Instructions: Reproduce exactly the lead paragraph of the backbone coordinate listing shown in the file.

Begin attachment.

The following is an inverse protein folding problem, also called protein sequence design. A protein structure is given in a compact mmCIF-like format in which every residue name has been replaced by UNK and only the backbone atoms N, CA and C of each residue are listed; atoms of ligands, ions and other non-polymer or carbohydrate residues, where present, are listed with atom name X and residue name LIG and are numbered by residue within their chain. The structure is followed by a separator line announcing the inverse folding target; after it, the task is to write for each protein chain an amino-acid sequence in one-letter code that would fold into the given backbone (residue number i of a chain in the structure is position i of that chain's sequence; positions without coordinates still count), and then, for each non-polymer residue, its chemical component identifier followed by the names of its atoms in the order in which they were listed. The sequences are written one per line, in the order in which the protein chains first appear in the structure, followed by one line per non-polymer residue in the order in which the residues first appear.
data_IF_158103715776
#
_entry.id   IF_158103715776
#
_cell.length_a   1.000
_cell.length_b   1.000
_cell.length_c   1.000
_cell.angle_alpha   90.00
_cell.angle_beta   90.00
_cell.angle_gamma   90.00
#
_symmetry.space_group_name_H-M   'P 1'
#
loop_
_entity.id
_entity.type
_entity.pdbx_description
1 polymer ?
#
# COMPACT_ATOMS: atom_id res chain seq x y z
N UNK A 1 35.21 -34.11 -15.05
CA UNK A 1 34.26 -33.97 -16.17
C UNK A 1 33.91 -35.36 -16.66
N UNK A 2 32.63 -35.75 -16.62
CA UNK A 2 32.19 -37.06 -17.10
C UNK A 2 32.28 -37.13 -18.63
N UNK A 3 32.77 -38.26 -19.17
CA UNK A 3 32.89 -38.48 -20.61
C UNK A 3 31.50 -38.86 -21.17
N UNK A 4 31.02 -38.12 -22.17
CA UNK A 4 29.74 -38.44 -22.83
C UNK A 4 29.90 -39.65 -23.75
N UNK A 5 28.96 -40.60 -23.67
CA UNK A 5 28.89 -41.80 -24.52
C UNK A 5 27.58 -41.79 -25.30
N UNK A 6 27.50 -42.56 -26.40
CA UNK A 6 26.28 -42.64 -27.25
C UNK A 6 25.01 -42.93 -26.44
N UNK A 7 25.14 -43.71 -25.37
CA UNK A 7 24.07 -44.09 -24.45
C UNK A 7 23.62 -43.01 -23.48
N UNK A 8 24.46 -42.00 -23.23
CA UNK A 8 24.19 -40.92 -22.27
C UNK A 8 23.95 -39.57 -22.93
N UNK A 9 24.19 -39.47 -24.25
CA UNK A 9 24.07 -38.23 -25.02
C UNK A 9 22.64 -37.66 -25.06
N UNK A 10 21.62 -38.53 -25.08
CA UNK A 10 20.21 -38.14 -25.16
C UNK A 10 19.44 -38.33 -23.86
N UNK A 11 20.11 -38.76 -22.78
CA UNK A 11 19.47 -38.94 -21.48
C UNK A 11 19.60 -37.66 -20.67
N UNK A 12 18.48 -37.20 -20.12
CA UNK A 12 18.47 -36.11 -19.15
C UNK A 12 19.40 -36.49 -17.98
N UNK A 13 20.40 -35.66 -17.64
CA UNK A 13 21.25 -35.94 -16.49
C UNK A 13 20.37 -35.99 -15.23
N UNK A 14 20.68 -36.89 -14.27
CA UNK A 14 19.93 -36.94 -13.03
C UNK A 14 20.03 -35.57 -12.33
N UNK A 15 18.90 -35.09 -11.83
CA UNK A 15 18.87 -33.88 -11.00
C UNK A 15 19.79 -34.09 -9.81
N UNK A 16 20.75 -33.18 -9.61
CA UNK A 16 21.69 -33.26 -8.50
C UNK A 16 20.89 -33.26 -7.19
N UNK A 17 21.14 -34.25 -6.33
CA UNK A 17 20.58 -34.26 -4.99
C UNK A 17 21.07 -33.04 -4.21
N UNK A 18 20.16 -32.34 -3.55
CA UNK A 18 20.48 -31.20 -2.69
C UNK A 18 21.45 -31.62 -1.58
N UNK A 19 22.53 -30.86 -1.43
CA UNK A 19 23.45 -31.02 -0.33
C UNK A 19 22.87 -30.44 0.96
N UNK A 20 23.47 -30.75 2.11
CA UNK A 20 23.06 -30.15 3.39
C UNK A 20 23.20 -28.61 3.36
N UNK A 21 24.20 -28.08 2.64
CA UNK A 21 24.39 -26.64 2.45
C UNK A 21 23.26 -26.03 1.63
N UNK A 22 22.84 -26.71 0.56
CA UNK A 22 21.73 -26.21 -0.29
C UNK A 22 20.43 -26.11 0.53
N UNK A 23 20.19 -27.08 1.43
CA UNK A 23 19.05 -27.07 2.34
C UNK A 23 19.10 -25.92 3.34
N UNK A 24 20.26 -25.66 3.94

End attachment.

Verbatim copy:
The following is an inverse protein folding problem, also called protein sequence design. A protein structure is given in a compact mmCIF-like format in which every residue name has been replaced by UNK and only the backbone atoms N, CA and C of each residue are listed; atoms of ligands, ions and other non-polymer or carbohydrate residues, where present, are listed with atom name X and residue name LIG and are numbered by residue within their chain. The structure is followed by a separator line announcing the inverse folding target; after it, the task is to write for each protein chain an amino-acid sequence in one-letter code that would fold into the given backbone (residue number i of a chain in the structure is position i of that chain's sequence; positions without coordinates still count), and then, for each non-polymer residue, its chemical component identifier followed by the names of its atoms in the order in which they were listed. The sequences are written one per line, in the order in which the protein chains first appear in the structure, followed by one line per non-polymer residue in the order in which the residues first appear.